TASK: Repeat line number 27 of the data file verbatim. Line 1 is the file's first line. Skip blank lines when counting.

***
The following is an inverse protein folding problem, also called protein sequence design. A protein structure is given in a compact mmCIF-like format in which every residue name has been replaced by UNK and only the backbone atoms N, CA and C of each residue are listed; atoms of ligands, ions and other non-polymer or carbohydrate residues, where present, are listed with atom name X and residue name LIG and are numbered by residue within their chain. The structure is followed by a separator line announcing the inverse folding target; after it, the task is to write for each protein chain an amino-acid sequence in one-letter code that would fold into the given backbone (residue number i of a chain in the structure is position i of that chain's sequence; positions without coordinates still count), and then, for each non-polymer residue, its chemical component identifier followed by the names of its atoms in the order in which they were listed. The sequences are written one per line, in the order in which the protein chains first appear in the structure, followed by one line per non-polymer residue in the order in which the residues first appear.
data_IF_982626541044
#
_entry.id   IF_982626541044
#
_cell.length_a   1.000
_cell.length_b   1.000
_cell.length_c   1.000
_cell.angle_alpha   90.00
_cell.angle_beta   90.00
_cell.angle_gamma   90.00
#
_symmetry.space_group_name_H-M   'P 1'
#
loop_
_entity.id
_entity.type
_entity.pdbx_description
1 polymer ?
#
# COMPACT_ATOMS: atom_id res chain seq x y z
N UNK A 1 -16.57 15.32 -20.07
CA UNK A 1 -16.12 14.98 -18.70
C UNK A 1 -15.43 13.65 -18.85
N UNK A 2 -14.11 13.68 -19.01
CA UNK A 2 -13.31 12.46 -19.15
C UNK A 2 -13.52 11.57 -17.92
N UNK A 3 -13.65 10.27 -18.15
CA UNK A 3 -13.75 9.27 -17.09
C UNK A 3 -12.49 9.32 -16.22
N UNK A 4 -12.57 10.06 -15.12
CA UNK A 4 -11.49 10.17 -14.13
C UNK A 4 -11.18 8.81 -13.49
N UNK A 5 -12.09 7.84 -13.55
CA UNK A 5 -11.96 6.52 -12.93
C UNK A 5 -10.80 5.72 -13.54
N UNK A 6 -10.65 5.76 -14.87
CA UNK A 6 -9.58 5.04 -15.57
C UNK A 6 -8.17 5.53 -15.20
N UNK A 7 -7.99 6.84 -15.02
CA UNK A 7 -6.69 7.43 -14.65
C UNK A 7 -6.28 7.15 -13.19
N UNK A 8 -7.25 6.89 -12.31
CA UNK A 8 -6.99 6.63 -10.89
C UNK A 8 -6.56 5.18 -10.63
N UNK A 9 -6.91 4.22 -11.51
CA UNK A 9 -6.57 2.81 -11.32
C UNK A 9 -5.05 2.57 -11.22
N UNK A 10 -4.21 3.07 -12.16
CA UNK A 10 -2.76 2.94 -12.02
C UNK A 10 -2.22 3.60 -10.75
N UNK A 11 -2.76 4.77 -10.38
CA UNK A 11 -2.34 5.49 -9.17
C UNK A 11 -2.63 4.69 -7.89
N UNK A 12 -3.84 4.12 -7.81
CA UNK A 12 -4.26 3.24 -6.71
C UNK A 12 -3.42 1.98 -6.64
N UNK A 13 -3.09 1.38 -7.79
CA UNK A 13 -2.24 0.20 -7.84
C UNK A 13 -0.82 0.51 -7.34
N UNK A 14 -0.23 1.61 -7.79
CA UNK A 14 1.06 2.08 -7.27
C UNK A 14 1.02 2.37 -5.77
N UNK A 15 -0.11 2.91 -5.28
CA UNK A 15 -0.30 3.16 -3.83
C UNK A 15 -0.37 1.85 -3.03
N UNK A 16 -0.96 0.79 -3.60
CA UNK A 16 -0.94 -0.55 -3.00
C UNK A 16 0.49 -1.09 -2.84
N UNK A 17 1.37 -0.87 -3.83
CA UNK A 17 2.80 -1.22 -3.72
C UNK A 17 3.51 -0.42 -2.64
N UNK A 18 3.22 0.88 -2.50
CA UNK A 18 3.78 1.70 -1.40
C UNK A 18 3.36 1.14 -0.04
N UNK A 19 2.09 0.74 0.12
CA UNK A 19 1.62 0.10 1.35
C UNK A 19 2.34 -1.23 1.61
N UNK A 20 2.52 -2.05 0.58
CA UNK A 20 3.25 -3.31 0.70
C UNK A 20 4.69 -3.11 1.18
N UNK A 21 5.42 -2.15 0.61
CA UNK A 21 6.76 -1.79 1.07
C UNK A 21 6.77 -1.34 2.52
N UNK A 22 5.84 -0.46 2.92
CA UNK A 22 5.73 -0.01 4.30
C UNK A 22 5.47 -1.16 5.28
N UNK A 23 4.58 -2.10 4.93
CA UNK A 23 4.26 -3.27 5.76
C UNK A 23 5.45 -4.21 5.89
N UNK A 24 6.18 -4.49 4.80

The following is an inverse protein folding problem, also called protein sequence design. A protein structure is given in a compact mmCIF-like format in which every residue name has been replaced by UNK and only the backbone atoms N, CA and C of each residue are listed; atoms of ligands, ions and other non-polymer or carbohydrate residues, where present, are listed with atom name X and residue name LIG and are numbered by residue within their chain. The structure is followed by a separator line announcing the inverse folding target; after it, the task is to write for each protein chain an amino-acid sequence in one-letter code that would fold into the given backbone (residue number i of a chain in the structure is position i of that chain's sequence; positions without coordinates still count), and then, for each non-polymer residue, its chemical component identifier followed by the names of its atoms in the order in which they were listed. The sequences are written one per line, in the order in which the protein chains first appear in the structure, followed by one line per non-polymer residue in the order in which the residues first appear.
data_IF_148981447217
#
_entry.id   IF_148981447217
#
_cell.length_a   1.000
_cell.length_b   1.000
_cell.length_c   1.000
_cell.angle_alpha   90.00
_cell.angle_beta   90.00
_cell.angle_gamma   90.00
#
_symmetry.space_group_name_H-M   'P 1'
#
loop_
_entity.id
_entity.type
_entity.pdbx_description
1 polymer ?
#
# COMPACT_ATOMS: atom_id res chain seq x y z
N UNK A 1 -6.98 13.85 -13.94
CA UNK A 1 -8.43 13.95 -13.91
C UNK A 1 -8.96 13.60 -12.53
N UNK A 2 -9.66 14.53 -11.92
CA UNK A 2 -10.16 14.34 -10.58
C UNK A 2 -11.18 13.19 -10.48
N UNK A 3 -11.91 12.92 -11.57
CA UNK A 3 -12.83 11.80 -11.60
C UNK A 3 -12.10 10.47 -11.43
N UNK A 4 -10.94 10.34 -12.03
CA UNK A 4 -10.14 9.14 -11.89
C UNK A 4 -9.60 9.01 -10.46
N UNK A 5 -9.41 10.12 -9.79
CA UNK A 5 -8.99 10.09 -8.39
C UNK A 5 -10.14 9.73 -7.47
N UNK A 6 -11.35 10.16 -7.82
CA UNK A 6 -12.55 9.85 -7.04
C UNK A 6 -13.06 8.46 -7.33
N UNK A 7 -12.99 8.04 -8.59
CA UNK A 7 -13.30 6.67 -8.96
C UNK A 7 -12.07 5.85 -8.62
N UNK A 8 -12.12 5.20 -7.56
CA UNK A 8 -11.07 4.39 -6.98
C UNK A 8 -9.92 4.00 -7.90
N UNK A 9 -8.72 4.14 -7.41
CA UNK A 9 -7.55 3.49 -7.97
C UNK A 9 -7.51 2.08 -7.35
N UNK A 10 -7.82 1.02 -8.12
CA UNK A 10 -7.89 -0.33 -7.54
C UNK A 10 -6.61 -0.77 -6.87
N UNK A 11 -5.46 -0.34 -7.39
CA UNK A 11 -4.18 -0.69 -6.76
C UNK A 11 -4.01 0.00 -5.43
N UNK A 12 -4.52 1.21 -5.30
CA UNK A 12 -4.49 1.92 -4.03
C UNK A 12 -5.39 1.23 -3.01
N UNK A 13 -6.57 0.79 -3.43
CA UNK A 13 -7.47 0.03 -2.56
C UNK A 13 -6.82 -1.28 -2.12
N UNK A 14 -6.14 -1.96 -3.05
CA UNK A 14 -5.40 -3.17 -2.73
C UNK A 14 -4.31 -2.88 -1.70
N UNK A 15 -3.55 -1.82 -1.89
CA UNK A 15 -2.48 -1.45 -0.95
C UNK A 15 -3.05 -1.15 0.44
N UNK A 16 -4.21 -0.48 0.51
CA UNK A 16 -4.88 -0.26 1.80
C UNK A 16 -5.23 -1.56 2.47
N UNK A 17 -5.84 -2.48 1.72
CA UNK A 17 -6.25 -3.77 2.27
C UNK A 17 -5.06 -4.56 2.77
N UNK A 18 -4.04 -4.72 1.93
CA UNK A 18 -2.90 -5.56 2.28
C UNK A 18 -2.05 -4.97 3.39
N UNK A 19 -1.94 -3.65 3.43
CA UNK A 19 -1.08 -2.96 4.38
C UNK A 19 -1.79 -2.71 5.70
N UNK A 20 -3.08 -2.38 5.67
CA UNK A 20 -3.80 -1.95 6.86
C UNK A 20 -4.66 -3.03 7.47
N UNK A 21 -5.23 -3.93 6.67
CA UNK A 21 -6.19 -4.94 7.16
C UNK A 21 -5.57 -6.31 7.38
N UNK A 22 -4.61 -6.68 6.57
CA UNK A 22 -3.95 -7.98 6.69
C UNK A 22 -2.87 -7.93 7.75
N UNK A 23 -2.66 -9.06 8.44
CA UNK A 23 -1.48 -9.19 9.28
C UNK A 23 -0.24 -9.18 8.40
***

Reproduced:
C UNK A 2 -13.52 11.57 -17.92